This is an archived article that was published on in 2006, and information in the article may be outdated. It is provided only for personal research purposes and may not be reprinted.

Gov. Jon Huntsman Jr. will tell you the 2006 Legislature was hunky-dory.

And you almost could believe him. If only things hadn't gone so terribly wrong for two of his highest priorities - tax reform and all-day kindergarten.

While putting a carefully confident smile on his face and uttering conciliatory sentences, behind the scenes, the governor has switched tactics with recalcitrant legislators. Last week, Huntsman and his staff scrambled to schedule a special session before his March 21 veto deadline, allowing him to hold legislators' bills over their heads if they won't approve his flatter income tax.

In the end, the machinations were unsuccessful and the session will go ahead as tentatively scheduled in May. The governor will not be able to use the threat of a veto to get his votes. Huntsman Deputy Chief of Staff Mike Mower said the unusual idea of an early session was simply an attempt "to strike while the iron is hot."

Timid no more: Still, the strategy reveals a very different state executive from the timid diplomat of 2005. This Huntsman is willing to twist arms and stomp on toes. But with legislative leaders already complaining about Huntsman's "aggressive" lobbying efforts and blaming his overreaching for the short-term demise of two of his pet projects, how effectively his exertions will work remains to be seen.

University of Utah political science professor Matthew Burbank says after a year in office, Huntsman finally used the power of his office this year.

"If he's going to be a successful governor, he can't shy away from the fact that he is the governor," Burbank said. "He can get more attention than anyone else in the state. Legislators sometimes forget that."

Last year, Huntsman was media-shy, lying low. Unlike previous governors, he avoided inserting himself in the legislative process with carefully timed appeals to the public. And lawmakers liked that governor - the quiet, diplomatic type.

But a year is a long time.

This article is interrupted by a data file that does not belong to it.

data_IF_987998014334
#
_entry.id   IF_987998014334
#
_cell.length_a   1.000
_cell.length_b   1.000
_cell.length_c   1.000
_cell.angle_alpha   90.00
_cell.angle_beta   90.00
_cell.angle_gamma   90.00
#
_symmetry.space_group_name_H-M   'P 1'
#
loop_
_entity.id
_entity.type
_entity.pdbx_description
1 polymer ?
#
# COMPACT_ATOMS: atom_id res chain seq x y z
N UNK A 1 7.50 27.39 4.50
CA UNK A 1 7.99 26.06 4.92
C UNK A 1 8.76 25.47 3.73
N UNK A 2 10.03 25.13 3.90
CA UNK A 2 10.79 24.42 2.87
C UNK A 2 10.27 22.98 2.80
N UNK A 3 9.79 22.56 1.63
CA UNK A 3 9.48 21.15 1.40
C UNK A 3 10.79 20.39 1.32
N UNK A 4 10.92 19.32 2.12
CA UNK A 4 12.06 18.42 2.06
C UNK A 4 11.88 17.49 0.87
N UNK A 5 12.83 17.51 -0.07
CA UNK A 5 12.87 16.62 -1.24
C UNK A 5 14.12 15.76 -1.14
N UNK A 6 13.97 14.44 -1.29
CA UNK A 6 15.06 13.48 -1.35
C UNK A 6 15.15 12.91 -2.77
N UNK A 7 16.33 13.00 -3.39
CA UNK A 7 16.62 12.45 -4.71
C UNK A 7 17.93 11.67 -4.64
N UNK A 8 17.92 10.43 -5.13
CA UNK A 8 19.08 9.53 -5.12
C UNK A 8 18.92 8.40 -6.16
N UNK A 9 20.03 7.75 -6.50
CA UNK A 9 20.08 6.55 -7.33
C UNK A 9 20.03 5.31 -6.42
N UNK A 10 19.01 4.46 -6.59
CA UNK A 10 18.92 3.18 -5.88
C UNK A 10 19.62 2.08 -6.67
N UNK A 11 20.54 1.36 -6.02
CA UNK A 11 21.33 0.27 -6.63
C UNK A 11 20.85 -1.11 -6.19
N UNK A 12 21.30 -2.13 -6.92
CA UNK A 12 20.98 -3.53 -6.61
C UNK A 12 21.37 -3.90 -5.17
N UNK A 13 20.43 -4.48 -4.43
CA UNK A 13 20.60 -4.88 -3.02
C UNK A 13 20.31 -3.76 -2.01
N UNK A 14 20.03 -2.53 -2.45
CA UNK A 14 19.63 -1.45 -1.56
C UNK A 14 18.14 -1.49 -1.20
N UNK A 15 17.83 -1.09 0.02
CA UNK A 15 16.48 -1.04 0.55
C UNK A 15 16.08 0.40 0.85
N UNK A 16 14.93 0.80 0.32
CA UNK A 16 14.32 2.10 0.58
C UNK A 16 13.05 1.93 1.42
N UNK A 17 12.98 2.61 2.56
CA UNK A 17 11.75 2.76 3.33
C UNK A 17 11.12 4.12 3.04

As the session opened in January, Huntsman said he would judge his success by four initiatives. Besides asking lawmakers to set aside $7 million to fund all-day kindergarten for at-risk kids and lower the state's income tax rate from 7 percent to 4.95, the governor also wanted to remove the sales tax on food and reserve $65 million in seed money to foster development of high-tech spinoffs from the state's universities. He highlighted all four in his State of the State speech Jan. 17.

Lawmakers threw their own initiatives into the mix, proposing legislation to limit the governor's authority. One bill would have removed the governor's final say from the approval process for radioactive and other types of waste sites. Another would have stripped the governor's ability to hold up budget negotiations.

Huntsman aggressively tried to hold off that assault while lobbying intensely for his priorities.

Meantime, the governor made himself more available to the media, granting regular interviews about the session and confidently - some lawmakers would say arrogantly - placing himself in the lawmaking mix. Responding to the Utah Media Coalition's concerns, he threatened to veto legislation that would have allowed lawmakers to keep their e-mails private, forcing lawmakers to amend the bill. Though he voiced similar concerns about a bill to require environmentalists to post a bond before suing to stop a road or development, lawmakers still approved the legislation.

Burbank credits Huntsman with limiting the number of problematic bills that he will have to review, essentially sidestepping more tension with lawmakers. Last year, the new governor vetoed just two bills. So far this year, Huntsman has vetoed the so-called "Envirocare bill" on waste-site approval.

"Some of the worst relationships between governors and legislators are marked by a lot of vetoes," Burbank said.